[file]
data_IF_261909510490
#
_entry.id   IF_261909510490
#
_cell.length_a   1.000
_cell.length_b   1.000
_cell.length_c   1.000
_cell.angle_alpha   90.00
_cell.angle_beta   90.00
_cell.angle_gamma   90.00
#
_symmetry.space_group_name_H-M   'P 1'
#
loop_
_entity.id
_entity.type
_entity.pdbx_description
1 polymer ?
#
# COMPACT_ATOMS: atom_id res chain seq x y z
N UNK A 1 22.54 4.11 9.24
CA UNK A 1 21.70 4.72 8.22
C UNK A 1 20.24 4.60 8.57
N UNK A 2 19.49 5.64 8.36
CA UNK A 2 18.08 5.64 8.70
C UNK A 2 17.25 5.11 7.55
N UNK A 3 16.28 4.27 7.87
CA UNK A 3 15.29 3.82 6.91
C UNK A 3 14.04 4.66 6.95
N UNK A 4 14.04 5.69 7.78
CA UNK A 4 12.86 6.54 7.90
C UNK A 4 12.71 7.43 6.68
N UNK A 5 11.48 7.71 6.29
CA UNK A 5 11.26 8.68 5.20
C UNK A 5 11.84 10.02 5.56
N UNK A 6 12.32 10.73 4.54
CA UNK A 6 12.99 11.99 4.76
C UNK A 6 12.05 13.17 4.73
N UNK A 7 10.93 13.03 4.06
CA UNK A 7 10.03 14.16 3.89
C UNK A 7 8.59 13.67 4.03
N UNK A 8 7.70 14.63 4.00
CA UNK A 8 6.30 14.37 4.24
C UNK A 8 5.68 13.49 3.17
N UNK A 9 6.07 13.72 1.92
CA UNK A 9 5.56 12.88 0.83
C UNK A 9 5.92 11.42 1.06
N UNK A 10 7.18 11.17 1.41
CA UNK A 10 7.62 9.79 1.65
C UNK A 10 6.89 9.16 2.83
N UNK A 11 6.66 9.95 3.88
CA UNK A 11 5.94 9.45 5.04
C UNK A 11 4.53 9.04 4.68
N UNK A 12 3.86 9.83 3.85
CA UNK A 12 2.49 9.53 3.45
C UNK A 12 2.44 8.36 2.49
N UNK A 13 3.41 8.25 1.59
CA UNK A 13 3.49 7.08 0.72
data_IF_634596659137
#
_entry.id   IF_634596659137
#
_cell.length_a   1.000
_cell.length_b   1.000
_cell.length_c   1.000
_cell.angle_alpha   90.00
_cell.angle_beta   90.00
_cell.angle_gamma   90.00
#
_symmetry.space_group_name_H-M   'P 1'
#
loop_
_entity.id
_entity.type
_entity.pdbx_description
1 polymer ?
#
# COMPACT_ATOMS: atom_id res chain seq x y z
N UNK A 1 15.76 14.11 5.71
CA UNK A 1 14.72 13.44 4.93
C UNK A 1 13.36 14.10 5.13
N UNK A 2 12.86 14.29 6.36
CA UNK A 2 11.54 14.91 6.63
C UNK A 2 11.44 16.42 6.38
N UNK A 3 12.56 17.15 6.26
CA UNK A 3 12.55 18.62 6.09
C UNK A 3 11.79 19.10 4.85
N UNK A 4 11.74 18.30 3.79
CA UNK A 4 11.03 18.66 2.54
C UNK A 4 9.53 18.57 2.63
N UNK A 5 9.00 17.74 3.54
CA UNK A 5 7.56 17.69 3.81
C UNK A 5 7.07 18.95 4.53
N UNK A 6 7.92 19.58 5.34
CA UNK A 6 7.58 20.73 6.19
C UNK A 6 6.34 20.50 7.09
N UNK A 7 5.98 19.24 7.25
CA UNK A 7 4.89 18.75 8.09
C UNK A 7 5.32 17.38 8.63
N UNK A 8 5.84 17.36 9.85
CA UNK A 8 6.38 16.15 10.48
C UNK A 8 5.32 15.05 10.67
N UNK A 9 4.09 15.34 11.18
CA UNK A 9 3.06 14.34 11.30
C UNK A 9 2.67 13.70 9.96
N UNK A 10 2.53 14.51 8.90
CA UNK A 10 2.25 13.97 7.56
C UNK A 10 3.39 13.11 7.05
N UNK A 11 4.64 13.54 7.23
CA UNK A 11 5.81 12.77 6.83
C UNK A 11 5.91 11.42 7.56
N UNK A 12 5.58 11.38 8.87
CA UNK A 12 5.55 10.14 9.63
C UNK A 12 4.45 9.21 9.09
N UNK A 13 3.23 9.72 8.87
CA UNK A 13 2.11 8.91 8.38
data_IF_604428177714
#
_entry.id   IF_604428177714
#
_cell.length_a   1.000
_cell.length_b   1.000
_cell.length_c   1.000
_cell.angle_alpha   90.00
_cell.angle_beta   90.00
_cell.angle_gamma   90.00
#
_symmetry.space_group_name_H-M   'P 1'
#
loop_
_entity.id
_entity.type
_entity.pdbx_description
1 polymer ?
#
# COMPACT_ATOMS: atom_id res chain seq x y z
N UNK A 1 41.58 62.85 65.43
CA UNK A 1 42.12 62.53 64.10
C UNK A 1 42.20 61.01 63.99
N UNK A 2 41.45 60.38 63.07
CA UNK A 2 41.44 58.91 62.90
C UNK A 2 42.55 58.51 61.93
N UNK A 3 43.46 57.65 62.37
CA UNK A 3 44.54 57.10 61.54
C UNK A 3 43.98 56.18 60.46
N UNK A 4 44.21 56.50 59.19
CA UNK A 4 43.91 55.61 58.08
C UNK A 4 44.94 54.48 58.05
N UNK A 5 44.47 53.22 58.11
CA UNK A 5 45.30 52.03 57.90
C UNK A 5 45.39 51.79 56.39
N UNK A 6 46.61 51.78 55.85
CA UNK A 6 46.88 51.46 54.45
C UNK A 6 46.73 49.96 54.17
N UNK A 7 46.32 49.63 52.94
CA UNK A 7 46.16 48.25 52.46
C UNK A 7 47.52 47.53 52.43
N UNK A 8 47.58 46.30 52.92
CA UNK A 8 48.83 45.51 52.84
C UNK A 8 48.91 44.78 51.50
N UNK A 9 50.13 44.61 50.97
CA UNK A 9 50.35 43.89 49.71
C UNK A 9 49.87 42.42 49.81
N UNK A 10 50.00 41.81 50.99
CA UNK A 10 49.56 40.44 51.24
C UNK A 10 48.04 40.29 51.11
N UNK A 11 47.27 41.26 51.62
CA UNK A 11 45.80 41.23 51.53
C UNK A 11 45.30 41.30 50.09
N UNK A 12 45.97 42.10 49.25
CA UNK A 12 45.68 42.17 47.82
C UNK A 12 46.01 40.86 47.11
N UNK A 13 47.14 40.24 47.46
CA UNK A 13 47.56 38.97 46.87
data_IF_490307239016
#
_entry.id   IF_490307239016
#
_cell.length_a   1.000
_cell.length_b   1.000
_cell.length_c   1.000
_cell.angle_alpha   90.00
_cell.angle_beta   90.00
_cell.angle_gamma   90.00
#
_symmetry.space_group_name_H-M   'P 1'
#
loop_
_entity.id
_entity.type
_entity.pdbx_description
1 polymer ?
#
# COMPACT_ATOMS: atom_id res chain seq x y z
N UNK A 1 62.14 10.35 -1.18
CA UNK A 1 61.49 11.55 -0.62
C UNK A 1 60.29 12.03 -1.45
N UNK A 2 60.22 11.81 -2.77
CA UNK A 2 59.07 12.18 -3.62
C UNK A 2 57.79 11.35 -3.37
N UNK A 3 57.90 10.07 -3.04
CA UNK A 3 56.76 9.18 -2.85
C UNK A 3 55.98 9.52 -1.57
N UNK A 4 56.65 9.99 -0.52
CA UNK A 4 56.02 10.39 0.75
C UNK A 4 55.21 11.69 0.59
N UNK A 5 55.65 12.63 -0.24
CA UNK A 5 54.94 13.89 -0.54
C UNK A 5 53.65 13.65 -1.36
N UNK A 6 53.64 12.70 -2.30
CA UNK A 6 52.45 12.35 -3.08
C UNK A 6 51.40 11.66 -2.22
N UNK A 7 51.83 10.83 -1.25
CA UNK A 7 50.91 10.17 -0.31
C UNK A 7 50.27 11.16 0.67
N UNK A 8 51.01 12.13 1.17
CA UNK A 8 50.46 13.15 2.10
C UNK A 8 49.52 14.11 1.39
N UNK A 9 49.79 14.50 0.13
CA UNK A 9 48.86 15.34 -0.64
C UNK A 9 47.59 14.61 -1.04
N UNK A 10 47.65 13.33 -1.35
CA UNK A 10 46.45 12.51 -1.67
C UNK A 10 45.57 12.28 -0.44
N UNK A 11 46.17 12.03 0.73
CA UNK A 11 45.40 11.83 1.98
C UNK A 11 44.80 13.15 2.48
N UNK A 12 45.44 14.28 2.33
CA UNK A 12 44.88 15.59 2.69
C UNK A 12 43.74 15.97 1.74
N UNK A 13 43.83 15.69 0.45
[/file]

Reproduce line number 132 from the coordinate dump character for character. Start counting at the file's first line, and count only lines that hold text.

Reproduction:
_entity.type